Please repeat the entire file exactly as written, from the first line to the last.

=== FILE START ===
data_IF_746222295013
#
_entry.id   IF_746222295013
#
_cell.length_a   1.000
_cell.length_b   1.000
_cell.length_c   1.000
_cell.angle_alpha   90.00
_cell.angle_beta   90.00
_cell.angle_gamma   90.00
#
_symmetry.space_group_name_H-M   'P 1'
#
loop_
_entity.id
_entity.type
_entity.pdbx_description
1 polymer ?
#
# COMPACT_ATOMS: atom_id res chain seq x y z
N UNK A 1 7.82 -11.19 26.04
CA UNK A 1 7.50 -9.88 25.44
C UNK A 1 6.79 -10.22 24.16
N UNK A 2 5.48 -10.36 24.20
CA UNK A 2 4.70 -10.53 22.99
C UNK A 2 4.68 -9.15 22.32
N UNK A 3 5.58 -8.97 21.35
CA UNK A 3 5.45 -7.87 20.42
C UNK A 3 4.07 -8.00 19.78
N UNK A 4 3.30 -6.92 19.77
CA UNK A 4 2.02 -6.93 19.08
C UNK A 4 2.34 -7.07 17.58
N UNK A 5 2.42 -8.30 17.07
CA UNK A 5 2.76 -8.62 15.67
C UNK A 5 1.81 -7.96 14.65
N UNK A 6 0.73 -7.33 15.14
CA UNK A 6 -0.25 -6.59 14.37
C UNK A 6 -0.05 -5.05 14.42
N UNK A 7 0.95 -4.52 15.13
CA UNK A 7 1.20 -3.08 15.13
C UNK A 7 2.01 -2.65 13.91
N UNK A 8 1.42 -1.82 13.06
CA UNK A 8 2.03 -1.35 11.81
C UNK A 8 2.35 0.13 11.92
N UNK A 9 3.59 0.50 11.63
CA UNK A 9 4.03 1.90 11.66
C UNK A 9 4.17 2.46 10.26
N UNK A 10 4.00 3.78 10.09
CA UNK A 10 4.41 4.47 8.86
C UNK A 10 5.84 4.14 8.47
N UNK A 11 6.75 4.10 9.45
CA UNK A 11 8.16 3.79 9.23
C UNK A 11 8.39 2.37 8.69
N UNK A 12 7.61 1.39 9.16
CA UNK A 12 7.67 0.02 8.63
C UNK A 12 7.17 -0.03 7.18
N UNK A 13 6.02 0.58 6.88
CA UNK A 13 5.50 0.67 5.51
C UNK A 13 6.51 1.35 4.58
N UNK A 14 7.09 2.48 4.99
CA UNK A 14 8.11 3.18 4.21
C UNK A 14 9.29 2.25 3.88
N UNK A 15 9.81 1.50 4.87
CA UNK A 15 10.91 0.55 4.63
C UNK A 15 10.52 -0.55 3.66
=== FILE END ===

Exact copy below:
data_IF_746222295013
#
_entry.id   IF_746222295013
#
_cell.length_a   1.000
_cell.length_b   1.000
_cell.length_c   1.000
_cell.angle_alpha   90.00
_cell.angle_beta   90.00
_cell.angle_gamma   90.00
#
_symmetry.space_group_name_H-M   'P 1'
#
loop_
_entity.id
_entity.type
_entity.pdbx_description
1 polymer ?
#
# COMPACT_ATOMS: atom_id res chain seq x y z
N UNK A 1 7.82 -11.19 26.04
CA UNK A 1 7.50 -9.88 25.44
C UNK A 1 6.79 -10.22 24.16
N UNK A 2 5.48 -10.36 24.20
CA UNK A 2 4.70 -10.53 22.99
C UNK A 2 4.68 -9.15 22.32
N UNK A 3 5.58 -8.97 21.35
CA UNK A 3 5.45 -7.87 20.42
C UNK A 3 4.07 -8.00 19.78
N UNK A 4 3.30 -6.92 19.77
CA UNK A 4 2.02 -6.93 19.08
C UNK A 4 2.34 -7.07 17.58
N UNK A 5 2.42 -8.30 17.07
CA UNK A 5 2.76 -8.62 15.67
C UNK A 5 1.81 -7.96 14.65
N UNK A 6 0.73 -7.33 15.14
CA UNK A 6 -0.25 -6.59 14.37
C UNK A 6 -0.05 -5.05 14.42
N UNK A 7 0.95 -4.52 15.13
CA UNK A 7 1.20 -3.08 15.13
C UNK A 7 2.01 -2.65 13.91
N UNK A 8 1.42 -1.82 13.06
CA UNK A 8 2.03 -1.35 11.81
C UNK A 8 2.35 0.13 11.92
N UNK A 9 3.59 0.50 11.63
CA UNK A 9 4.03 1.90 11.66
C UNK A 9 4.17 2.46 10.26
N UNK A 10 4.00 3.78 10.09
CA UNK A 10 4.41 4.47 8.86
C UNK A 10 5.84 4.14 8.47
N UNK A 11 6.75 4.10 9.45
CA UNK A 11 8.16 3.79 9.23
C UNK A 11 8.39 2.37 8.69
N UNK A 12 7.61 1.39 9.16
CA UNK A 12 7.67 0.02 8.63
C UNK A 12 7.17 -0.03 7.18
N UNK A 13 6.02 0.58 6.88
CA UNK A 13 5.50 0.67 5.51
C UNK A 13 6.51 1.35 4.58
N UNK A 14 7.09 2.48 4.99
CA UNK A 14 8.11 3.18 4.21
C UNK A 14 9.29 2.25 3.88
N UNK A 15 9.81 1.50 4.87
CA UNK A 15 10.91 0.55 4.63
C UNK A 15 10.52 -0.55 3.66